I read Oluo’s book in less than twenty-four hours. Her direct prose will not apologize and doesn’t want your apologies either (at least if they are just empty words). The chapters are brief enough for a single sitting, or for later reference, but long enough to reflect fully on the topic at hand.
Readers hoping for hand-holding or reassurances that their good intentions are enough should look elsewhere. This book is for today. It recognizes that we all fail, that we are often blind to our privilege, and it suggests a path forward in the final chapter in real and tangible ways that move beyond performative allyship.
Pick up Oluo’s book if you’re looking for ways to steer conversation inside or outside of your racial community, engaging on the internet or in person.
(Thank you to NetGalley for an ARC in exchange for my honest review)
[NOTE: This is part of a 1400-word review that I hope to get published at an online publication. I will share the full link if/when it is published.]
. . . With this book, Ijeoma Oluo gives us — both white people and people of color — that language to engage in clear, constructive, and confident dialogue with each other about how to deal with racial prejudices and biases. And this dialogue is critical. As she writes toward the end: “Words are always at the heart of all our problems, and the beginning of all our solutions.”
Let me say at the outset: this book is for everyone — white or black or any color in between. If you are white, it will make you see nuances of racism that you were probably not aware of, including within yourself, your loved ones, and coworkers. If you are a person of color, it will give you ways to respond calmly, rationally, and intelligently, even when dealing with the well-meaning “I’m not racist” white friend or coworker.
Each chapter is framed as a question which Oluo unpacks thoroughly and rationally. These are questions that typically come up in daily interactions, whether they are raised explicitly, implicitly, or only in our heads. And, since the last US election, they have also been popping up all across social media, over dinner-tables, and even in workplaces. Some of the questions seek to define loaded words/phrases and their implications: racism, intersectionality, police brutality, privilege, affirmative action, cultural appropriation, microaggressions, and so on. Some of them address the constant arguments you might come across on social media, like “why can’t I say the “N” word?” and “I just got called racist, what do I do?”
With each question, Oluo is consistent in her approach of first explaining why it matters, debunking some of the common beliefs/misunderstandings around it, describing its symptoms and impacts with facts and data, explaining why it needs to be discussed/addressed, instructing how to adjust one’s own frame of mind in approaching any related conversation, and providing practical checklists of what to say/do and remember/consider for an effective response.
Oluo’s primary underlying theme is that we are dealing with systemic racism built over centuries rather than individual acts of oppression. Throughout, she points out how this racism is built into all aspects of our culture, our institutions, our movements, and our everyday social behaviors and, more, importantly, how we can know for sure when something is about race. Whether we consider ourselves “racist” or not, we are part of a racist system. In fact, it is often our advantages that keep us from seeing the disadvantages of others. And, no matter how well-intentioned we might be as individuals, our complacency with that system makes us all complicit . . .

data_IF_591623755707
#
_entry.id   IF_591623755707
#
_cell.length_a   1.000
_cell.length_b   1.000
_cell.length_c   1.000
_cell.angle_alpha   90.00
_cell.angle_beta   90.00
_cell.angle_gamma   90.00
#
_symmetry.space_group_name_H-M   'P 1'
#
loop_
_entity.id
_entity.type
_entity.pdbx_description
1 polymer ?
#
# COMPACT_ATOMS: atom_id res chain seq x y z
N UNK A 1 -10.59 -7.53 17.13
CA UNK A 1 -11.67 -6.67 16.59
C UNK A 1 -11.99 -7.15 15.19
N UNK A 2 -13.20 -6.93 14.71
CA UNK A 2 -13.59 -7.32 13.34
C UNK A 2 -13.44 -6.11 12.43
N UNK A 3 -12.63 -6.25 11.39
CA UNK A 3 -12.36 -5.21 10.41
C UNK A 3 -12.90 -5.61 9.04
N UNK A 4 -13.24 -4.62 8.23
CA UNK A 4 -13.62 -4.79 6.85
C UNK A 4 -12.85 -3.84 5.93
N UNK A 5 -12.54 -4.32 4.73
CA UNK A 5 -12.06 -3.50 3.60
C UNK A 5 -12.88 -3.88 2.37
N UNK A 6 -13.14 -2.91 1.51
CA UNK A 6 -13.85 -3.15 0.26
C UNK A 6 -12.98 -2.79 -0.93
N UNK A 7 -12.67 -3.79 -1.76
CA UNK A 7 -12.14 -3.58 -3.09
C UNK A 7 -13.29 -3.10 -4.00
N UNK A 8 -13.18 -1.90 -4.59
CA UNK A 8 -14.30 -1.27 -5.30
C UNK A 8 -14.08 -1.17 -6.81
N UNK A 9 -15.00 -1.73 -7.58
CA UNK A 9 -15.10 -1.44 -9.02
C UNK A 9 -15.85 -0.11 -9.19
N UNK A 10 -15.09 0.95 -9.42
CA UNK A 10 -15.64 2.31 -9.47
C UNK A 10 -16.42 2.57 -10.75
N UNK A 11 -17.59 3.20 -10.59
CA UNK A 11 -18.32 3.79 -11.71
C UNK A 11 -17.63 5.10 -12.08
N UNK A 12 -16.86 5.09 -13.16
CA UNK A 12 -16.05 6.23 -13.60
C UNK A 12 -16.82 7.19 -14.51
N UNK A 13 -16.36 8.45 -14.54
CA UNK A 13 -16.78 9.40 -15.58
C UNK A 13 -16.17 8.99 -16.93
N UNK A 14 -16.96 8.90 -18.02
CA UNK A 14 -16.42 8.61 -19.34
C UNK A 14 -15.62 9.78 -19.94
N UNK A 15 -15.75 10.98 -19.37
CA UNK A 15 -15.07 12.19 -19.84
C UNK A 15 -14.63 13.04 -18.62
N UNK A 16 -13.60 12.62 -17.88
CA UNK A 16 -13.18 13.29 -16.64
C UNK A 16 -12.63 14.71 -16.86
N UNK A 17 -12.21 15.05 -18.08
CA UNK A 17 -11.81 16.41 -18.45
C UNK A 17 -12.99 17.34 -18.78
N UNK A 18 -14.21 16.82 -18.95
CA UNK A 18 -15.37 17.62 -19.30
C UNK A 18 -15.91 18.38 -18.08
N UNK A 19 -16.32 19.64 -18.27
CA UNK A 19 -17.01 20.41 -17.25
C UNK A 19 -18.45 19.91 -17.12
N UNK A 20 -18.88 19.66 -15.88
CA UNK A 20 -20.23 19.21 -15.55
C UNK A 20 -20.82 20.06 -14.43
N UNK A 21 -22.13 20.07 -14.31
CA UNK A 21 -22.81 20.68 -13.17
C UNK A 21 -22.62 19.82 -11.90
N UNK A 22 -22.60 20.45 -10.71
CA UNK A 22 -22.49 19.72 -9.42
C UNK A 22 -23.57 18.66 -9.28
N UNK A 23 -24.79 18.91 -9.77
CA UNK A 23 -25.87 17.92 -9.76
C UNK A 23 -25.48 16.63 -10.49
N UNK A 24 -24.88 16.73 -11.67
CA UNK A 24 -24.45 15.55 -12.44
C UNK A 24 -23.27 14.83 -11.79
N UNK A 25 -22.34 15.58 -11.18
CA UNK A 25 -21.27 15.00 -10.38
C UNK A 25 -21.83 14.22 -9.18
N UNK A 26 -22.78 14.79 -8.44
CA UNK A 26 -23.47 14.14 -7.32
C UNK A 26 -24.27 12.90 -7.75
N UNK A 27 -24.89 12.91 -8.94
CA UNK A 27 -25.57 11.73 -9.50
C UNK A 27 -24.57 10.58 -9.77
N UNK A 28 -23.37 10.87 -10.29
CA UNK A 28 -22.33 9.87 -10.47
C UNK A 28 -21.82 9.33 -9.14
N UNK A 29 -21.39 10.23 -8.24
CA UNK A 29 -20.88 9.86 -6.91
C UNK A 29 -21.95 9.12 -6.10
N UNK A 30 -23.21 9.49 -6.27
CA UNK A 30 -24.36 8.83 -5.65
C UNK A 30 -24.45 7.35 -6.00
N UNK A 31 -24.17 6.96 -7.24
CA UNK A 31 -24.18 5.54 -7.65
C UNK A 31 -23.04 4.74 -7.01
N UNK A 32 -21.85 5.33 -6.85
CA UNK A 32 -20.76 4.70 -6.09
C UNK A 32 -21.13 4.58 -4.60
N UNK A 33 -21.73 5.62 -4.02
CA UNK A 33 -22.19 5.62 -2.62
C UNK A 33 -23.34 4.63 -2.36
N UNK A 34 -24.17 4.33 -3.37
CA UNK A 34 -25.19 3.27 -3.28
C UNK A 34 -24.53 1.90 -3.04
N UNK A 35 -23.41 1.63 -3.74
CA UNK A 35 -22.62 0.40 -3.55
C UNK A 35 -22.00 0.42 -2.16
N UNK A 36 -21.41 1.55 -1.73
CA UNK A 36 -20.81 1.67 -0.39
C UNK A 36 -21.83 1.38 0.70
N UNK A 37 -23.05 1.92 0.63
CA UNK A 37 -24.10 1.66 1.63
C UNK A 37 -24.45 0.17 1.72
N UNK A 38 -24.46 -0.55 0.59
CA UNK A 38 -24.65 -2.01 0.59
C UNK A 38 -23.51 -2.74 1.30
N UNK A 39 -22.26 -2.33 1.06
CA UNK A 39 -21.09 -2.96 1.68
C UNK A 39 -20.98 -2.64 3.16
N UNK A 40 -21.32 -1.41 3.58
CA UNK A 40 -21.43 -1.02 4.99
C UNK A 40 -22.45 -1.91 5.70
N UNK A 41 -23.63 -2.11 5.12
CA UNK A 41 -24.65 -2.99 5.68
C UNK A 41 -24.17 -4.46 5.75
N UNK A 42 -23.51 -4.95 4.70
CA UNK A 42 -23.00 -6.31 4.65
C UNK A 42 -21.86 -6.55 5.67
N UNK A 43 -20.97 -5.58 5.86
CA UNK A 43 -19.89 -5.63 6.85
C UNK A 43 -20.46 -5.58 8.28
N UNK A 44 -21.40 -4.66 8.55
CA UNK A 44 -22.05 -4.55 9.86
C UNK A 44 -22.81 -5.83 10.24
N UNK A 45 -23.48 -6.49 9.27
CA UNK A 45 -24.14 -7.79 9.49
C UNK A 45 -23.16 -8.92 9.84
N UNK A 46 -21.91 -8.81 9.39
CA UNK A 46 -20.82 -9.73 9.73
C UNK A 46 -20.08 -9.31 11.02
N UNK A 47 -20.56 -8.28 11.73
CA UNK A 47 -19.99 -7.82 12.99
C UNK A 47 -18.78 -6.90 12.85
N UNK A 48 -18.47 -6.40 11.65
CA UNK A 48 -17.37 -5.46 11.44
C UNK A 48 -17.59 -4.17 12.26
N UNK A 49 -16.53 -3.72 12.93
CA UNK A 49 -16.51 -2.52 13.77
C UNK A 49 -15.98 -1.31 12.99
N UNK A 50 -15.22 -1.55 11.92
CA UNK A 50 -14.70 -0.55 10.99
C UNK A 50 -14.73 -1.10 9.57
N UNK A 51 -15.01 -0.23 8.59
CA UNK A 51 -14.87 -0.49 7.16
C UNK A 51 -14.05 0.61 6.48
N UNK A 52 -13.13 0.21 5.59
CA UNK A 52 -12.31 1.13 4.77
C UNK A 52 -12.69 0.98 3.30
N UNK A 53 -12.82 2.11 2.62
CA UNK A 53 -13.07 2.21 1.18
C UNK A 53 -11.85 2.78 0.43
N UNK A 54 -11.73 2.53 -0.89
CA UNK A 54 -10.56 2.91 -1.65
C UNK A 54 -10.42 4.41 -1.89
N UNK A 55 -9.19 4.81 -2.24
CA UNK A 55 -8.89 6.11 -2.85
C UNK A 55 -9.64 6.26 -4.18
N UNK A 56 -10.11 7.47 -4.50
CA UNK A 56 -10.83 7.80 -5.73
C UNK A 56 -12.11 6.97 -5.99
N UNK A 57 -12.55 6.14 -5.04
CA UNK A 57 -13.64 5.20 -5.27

This book is a fantastic read about race, including many aspects involved in race, including intersectionality, cultural appropriation, microaggressions, affirmative action and more. Oluo draws upon her life experience as a black woman as well the experiences of others and important race-related statistics. She acknowledges that some of the information will be uncomfortable, and as a white woman, I agree with this. By and large, I found her to be thoughtful, fair, learned, intelligent, and clear. She uses terrific analogies which are relatable to many types of people. I don't agree with everything she puts forward and there's one area in particular where I would have chosen to use different phrasing, but that's a personal point of view and in no way detracted from my reading experience and increase in knowledge and understanding from the read. Race is such an important topic to address and not hide from so that we can improve the lives of all people in our country and world. Oluo provides an outstanding foundation for readers to move forward.
An incredibly honest and helpful critical look at the small and hard to discuss details about race that are so often misunderstood, Very valuable to read.
A current, constructive, and actionable exploration of today's racial landscape, offering straightforward clarity that readers of all races need to contribute to the dismantling of the racial divide.
In So You Want to Talk About Race, Editor at Large of The Establishment Ijeoma Oluo offers a contemporary, accessible take on the racial landscape in America, addressing head-on such issues as privilege, police brutality, intersectionality, micro-aggressions, the Black Lives Matter movement, and the "N" word. Perfectly positioned to bridge the gap between people of color and white Americans struggling with race complexities, Oluo answers the questions readers don't dare ask, and explains the concepts that continue to elude everyday Americans.